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Myoclonic Astatic Epilepsy

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February 6, 2015

Doose syndrome, or myoclonic astatic epilepsy, is generalized epilepsy first described by Herman Doose in 1970. Seizure onset is typically between the ages of two to five years of age, and seizure types can include absence, tonic, tonic-clonic, in addition to myoclonic and atonic [1]. Treatment response and clinical courses vary, making prognosis difficult. Early on in presentation, the diagnosis may be difficult to distinguish from Lennox-Gastaut syndrome and other myoclonic epilepsies in early childhood, often requiring video-EEG monitoring for precise seizure classification. Genetic mutations in SCN1A, SCN1B, and GABRG2 have been identified in familial forms of myoclonic-astatic epilepsy, whereas SLC2A1 has been identified in few sporadic cases [2]. Ongoing investigations aim to elucidate additional genetic associations.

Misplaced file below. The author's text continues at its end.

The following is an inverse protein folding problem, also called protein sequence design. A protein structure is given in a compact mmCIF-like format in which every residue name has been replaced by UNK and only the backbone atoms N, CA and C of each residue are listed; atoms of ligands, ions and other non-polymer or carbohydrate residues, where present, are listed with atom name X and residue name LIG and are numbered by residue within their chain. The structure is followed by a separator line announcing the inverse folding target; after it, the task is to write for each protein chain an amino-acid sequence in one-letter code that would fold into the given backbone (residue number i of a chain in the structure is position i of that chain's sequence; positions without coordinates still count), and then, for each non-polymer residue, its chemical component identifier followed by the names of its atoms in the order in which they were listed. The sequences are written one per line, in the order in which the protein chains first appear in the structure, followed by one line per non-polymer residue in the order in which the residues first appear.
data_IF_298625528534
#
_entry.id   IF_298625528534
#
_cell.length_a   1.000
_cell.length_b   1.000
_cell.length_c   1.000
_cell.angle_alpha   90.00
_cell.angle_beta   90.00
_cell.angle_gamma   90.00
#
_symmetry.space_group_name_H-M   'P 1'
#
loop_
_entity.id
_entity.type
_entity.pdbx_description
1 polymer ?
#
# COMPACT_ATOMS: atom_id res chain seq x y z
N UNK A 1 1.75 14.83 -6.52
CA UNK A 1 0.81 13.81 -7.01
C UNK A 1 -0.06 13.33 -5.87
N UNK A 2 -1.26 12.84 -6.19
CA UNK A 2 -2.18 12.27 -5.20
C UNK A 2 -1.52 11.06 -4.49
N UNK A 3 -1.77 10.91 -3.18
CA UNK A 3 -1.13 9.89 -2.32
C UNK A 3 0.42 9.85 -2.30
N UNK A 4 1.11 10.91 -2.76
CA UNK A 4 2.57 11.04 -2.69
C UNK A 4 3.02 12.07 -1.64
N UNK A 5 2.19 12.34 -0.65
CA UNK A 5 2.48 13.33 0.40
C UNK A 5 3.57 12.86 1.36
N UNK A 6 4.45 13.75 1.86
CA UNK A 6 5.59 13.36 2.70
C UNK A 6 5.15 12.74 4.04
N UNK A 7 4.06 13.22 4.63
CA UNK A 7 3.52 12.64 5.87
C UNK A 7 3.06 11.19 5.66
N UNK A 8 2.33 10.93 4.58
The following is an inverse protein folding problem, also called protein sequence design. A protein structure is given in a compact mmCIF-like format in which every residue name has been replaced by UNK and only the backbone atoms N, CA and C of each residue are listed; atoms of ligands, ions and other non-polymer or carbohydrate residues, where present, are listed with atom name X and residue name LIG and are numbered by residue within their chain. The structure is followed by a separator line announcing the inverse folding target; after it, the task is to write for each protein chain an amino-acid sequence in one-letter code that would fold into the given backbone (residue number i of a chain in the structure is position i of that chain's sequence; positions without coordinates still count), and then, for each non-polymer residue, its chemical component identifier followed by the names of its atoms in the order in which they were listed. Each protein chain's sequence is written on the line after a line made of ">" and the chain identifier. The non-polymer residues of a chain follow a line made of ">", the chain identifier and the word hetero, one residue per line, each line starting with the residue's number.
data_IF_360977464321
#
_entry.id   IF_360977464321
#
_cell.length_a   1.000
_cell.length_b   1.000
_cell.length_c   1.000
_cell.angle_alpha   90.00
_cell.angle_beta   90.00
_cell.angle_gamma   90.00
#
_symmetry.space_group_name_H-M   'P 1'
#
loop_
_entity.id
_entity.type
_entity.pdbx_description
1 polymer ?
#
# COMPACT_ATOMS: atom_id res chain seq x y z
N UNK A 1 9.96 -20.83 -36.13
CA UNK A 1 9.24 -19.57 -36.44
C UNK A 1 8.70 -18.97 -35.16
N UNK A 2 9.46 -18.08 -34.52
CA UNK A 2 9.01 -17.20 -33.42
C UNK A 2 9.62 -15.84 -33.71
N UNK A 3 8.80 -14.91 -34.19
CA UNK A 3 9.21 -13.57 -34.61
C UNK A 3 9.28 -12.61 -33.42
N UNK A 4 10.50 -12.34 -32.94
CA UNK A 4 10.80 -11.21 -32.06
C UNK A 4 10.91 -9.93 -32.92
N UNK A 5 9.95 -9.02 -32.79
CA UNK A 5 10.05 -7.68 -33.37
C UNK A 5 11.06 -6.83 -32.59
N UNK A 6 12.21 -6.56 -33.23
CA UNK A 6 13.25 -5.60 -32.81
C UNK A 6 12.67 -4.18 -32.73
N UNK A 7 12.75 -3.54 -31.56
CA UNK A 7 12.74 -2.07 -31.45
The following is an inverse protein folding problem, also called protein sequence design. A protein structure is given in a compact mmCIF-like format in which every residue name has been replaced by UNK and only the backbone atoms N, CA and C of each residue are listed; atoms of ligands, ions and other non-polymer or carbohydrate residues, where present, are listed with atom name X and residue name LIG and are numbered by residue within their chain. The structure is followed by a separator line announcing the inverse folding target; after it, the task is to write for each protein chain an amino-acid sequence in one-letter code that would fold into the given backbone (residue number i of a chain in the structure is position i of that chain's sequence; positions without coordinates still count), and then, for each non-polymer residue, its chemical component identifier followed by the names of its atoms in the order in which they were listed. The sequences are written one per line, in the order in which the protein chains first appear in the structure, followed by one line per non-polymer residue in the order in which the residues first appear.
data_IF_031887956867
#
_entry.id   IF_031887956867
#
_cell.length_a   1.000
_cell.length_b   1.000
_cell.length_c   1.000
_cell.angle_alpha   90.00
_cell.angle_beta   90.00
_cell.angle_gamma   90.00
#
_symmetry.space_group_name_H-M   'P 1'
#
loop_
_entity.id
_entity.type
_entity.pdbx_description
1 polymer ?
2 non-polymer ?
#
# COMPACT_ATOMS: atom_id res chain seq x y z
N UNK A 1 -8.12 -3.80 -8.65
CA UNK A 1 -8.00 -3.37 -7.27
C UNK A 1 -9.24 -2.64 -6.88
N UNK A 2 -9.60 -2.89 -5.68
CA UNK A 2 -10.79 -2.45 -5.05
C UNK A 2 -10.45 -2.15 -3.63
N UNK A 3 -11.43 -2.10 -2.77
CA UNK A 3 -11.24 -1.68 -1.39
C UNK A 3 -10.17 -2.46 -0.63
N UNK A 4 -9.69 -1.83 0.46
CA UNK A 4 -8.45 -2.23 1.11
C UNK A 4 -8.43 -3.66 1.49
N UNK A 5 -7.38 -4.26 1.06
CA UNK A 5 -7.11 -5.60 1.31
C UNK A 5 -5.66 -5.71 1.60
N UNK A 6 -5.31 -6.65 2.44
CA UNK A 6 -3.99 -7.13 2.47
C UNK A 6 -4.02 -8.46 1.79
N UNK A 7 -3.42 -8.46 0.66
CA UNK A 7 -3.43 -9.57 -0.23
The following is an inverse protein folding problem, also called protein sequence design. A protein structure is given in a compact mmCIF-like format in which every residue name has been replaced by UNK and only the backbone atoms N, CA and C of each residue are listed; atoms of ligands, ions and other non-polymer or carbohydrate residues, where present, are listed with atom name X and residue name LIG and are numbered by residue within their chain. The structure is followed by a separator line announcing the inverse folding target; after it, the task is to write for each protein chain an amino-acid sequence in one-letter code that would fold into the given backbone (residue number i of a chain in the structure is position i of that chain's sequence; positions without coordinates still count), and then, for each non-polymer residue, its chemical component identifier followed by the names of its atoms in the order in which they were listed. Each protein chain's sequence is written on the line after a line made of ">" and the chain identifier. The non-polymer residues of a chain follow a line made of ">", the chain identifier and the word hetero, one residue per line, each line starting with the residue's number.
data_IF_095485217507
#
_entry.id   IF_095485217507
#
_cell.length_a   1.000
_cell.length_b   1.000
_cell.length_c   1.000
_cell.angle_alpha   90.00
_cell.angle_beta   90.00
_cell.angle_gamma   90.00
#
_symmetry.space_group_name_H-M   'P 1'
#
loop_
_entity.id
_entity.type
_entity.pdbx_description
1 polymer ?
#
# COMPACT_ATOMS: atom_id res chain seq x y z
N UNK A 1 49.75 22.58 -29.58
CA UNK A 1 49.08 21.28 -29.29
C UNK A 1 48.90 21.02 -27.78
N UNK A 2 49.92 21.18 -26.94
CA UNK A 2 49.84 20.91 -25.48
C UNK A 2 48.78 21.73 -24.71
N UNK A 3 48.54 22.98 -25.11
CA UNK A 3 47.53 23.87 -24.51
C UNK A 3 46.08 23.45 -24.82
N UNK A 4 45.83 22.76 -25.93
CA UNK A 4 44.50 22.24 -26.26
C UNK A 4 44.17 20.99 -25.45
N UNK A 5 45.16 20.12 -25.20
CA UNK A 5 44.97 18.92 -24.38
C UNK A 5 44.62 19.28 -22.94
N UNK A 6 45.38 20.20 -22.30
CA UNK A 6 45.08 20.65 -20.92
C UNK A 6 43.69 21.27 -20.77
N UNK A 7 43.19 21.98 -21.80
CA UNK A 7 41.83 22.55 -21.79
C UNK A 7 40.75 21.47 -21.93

References

  1. Oguni H, Fukuyama Y, Tanaka T, et al. Myoclonic-astatic epilepsy of early childhood – clinical and EEG analysis of myoclonic-astatic seizures, and discussion on the nosology of the syndrome. Brain Dev 2001; 23: 757-764.
  2. Tang S and Pal DK. Dissecting the genetic basis of myoclonic-astatic epilepsy.  Epilepsia 2012; 53: 1303-1313.

Submitted by Dr. Adam Numis

Dr. Numis is a member of the Resident and Fellow Section of Neurology.

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